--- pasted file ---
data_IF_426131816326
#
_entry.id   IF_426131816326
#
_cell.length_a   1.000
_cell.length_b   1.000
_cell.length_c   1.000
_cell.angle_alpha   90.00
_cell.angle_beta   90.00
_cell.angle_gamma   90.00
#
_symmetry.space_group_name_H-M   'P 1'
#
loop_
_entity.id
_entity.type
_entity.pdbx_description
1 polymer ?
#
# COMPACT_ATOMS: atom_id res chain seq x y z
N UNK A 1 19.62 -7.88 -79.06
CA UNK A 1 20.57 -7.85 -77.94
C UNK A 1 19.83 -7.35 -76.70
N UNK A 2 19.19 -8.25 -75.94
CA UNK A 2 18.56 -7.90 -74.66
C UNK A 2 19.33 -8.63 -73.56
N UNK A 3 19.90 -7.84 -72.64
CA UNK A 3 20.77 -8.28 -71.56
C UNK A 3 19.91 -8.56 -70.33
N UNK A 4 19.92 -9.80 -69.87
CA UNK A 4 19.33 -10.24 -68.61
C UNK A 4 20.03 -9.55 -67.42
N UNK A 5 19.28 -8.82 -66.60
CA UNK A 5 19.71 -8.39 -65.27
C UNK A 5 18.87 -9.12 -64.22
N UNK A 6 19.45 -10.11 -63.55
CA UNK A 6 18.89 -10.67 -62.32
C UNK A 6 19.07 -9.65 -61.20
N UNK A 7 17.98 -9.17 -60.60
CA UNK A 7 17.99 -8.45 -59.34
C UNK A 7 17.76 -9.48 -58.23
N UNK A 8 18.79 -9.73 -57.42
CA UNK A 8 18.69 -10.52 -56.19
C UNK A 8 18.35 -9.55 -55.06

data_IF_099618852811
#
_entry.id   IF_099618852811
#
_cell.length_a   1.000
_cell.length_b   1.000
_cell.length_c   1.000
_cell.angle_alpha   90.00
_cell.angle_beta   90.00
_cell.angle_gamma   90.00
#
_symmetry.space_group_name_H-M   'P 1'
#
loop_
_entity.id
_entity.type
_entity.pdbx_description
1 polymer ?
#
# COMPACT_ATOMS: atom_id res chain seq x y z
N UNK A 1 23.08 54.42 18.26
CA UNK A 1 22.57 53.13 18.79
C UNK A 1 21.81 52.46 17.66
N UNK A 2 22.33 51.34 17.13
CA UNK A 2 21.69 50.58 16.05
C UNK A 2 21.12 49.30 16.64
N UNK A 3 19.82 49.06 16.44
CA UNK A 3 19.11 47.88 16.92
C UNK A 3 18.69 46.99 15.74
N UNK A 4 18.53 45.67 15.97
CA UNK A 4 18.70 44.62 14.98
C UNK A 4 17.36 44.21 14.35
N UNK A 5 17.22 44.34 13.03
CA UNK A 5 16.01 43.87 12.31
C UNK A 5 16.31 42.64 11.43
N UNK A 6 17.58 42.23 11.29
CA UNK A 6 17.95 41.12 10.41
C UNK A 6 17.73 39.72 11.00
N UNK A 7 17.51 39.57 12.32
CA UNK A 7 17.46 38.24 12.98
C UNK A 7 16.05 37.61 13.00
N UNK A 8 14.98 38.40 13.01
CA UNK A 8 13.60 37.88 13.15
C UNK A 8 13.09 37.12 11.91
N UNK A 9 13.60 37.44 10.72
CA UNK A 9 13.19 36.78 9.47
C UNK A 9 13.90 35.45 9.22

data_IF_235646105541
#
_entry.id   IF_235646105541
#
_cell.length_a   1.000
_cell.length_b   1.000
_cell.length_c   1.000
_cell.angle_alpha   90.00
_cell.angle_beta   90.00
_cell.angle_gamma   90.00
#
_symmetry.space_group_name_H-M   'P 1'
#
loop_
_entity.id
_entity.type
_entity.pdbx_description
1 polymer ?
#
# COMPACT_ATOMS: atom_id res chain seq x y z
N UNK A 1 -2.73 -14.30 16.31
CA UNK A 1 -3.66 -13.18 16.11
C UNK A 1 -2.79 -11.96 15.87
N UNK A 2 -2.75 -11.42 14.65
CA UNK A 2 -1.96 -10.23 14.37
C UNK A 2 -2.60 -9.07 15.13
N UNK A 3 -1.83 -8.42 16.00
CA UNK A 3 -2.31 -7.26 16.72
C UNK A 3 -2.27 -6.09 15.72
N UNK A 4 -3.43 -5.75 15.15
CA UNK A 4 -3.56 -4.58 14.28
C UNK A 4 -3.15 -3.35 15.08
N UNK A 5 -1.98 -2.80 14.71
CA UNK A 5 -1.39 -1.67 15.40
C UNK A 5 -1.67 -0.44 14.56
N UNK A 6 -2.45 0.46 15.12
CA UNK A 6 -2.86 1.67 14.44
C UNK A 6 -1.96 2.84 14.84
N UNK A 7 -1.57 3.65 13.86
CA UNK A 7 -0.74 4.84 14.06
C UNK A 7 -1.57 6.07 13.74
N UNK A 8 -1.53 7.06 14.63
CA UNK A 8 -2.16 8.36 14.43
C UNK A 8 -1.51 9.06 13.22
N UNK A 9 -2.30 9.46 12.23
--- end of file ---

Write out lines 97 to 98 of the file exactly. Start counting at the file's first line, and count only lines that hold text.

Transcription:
_cell.length_b   1.000
_cell.length_c   1.000